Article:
We've isolated some of the moving parts that are responsible for MPS. It would seem prudent to explore the possibilities of how to get those components to connect, fire, and improve pathway activity. We know there are constituents which can affect the process positively, and that is where this discussion will begin. However, one caveat: the research is still incomplete, so what we say today may change tomorrow.

Of mainstream interest has been the seemingly powerful effects of leucine on MTOR function. It is not fully understood whether leucine has a direct effect (although many people suggest it does) on MTOR or if it is mediated by some other factor first. However, leucine also appears to have a secondary method through a peptide connector called eIF4G which directly affects MPS but not through MTOR. Which then begs the question that if leucine has multiple functions, can other amino acids play a specific role in aiding MPS? My gut instinct says yes, but again, time will tell. For now, supplementing with leucine can't be bad, but how much and what other combinations of aminos might be effective is still a matter of debate.

Of course the MTOR pathway is inside the cell, where amino acids can gather as they can freely pass across the cell membrane to their target. Yet, simply having a high level of amino acids in the cell doesn't mean MPS will be optimal. Furthermore, MTOR is only one of the pathways involved in MPS; there are other ways to excite MPS. Many of the key players in MPS still need to get inside the cell and require passage through the membrane channels. These activators bind with their target receptor RTK (receptor tyrosine kinase) that resides in the cell wall and, when properly connected, open up a pathway that directly affects AKT, MTOR, and other pathways by triggering PI3K (phosphatidylinositol 3-kinase) to do its thing.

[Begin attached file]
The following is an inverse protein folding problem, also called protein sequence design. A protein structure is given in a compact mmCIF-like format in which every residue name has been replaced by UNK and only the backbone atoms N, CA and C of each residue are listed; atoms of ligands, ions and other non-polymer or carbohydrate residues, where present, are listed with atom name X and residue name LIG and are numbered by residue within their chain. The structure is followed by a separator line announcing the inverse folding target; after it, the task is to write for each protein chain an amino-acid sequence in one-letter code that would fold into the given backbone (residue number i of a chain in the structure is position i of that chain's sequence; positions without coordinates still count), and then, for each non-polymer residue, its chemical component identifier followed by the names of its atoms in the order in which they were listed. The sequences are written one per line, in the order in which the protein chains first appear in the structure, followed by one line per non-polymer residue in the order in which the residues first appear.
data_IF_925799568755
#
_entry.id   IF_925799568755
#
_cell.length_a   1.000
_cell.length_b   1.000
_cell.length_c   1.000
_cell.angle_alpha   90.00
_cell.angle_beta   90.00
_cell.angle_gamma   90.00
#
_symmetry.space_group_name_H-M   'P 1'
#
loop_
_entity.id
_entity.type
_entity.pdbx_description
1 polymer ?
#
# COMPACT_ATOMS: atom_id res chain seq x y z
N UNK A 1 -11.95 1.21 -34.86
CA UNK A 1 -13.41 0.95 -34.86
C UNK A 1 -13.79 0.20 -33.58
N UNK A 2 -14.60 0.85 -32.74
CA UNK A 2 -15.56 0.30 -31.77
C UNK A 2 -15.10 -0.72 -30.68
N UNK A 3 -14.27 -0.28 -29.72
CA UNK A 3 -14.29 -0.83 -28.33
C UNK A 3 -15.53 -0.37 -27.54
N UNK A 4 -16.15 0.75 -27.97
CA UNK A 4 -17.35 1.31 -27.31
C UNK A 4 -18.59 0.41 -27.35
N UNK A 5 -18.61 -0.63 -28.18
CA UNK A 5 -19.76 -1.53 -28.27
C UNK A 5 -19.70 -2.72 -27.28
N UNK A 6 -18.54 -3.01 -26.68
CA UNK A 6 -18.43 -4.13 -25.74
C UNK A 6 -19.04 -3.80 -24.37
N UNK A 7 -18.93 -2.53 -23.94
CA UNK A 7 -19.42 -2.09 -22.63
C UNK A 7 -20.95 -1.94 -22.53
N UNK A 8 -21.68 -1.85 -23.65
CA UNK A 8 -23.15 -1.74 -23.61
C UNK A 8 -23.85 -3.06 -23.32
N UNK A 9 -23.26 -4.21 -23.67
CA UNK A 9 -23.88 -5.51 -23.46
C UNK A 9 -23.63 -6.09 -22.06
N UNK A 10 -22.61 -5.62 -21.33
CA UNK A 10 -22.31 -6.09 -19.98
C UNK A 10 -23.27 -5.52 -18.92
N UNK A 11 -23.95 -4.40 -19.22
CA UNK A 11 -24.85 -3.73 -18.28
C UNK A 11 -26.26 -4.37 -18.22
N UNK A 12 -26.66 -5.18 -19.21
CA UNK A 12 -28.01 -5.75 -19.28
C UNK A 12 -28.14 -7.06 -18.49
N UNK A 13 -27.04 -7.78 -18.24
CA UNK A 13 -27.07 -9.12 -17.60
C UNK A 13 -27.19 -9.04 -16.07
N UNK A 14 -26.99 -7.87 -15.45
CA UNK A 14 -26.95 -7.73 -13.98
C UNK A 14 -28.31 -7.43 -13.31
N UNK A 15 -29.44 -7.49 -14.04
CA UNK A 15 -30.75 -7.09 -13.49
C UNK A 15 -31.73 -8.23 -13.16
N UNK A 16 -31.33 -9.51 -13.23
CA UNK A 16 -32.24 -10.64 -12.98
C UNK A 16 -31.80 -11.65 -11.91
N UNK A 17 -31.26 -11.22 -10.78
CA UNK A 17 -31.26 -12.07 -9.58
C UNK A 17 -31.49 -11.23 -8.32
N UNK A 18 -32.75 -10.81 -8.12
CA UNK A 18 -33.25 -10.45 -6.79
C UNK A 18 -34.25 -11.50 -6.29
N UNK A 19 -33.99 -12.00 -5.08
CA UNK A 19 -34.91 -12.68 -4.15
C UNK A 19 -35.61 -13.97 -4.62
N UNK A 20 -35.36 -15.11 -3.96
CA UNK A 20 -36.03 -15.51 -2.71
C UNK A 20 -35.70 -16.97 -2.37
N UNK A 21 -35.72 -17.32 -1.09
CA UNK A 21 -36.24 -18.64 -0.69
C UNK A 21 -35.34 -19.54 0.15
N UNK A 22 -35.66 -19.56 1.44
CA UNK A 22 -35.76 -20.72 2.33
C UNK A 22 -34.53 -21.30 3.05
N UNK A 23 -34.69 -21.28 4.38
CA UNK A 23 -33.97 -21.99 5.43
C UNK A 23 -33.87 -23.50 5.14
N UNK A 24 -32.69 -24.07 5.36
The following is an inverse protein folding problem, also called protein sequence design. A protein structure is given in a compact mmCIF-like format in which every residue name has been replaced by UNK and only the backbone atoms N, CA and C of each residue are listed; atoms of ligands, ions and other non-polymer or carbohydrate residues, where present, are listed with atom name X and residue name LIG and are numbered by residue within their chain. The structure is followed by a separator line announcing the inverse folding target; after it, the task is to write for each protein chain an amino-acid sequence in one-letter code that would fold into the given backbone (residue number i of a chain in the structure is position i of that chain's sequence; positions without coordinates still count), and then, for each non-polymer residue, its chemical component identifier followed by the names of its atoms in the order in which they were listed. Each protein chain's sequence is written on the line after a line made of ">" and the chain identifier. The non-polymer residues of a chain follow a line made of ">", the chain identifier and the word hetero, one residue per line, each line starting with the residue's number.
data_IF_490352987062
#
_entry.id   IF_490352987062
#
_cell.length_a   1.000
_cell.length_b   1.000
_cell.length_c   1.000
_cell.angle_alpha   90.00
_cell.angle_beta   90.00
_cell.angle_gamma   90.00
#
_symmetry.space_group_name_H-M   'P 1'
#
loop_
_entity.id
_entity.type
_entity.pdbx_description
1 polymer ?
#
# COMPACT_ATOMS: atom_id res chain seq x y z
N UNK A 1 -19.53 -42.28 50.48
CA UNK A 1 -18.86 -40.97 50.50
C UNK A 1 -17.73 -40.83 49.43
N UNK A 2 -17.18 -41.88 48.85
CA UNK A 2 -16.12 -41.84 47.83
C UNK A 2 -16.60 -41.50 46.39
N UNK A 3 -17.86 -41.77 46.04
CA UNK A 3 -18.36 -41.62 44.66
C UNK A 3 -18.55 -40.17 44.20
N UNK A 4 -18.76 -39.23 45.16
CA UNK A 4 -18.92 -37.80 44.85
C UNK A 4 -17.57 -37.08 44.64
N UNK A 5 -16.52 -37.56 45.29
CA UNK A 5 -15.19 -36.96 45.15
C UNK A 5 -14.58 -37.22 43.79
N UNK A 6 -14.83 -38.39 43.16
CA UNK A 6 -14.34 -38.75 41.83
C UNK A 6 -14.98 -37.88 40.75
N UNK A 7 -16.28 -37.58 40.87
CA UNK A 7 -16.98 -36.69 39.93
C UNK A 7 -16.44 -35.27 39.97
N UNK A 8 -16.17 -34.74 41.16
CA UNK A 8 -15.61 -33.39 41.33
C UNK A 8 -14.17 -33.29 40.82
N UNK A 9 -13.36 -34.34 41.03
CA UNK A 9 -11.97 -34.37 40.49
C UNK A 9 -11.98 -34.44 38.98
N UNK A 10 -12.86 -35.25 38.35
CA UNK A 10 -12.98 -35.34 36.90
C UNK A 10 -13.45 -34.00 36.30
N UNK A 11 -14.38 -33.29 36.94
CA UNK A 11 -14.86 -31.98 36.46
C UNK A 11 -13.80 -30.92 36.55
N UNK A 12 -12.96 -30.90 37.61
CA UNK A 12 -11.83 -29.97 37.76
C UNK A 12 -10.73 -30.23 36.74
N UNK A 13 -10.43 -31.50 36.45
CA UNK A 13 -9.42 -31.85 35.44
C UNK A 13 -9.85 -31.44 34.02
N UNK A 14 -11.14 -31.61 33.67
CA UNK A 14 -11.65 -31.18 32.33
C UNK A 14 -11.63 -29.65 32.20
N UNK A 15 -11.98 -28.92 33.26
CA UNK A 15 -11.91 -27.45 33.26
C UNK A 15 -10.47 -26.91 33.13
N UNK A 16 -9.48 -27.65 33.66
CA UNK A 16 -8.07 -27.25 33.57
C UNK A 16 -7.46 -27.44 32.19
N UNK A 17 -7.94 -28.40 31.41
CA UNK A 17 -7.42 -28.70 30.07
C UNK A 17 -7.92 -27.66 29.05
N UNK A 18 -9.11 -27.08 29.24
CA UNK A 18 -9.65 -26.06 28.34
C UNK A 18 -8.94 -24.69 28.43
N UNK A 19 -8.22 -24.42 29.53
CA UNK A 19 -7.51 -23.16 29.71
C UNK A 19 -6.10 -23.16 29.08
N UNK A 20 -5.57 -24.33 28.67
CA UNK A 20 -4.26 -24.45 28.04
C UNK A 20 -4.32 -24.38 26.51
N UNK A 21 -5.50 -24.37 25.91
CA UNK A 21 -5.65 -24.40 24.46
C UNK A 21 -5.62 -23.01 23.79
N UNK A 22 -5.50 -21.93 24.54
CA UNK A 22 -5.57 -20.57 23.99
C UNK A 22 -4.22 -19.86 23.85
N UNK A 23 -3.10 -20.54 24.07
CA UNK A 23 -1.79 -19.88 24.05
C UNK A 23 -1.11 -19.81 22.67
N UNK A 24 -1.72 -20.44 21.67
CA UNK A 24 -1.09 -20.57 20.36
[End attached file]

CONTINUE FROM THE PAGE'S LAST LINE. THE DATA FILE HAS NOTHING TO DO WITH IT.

PI3K plays a vital role that affects many of the pathways responsible for cell proliferation, growth, and function. PI3K itself is primarily activated by Growth Factors but regulated by signaling mechanisms known as Cytokines and G-Protein Coupled Receptors. In all, there are several different external mechanisms that have to be triggered for optimal MPS to occur.

Are you confused? We all are. This is a complicated process that requires precise sequencing, which itself is a bit of a misnomer since we still are uncertain of all of the sequences that may be involved. MPS is timing specific as well, and thus, having all of the players lined up and ready is still part of the challenge.

But, we also believe there may be ways to enhance these sequences by ingesting bioactive peptides (smaller functional units within protein) such as the growth factors and proline-rich peptides (a type of cytokine) themselves, which can be extracted from the larger proteins by special processing. In fact, processing the finer bioactive peptides is not new as it has been done for decades to build-out infant formulas and immune-function-improving products. It is only now the powerful constituents have been considered for muscle-building and exercise applications.

The good news is: if you consume proteins and/or amino acids and/or bioactive peptides along with solid, consistent exercise, you may positively influence MPS. As science continues to understand the processes and practice continues to show positive results, one can expect an explosion of both products and research relating to bioactive peptides and how one can fine tune MPS.


About the Author

David Sandler, MS, CSCS*D, RSCC*D, HFD, HFI, FNSCA, FISSN, has been a consultant and strength and conditioning coach for the past 25 years and has worked with the nation's top organizations and some of the world's best athletes. He is the Director of Science and Education for iSatori. He is the former Chief Operating Officer of the National Strength and Conditioning Association. Sandler has authored 6 books: Sports Power, Weight Training Fundamentals, The Resistance Band Workout Book, Plyo Power, and Strength Training Everyone, Fundamental Weight Training as well as having developed dozens of exercise videos including three coaching developmental videos. David has published more than 20 scientific articles and abstracts and more than 250 articles in power, strength, and fitness training for various magazines and literature. He is a former powerlifter and three-time US National Bench Press Champion, and his research and passion is with strength and power development.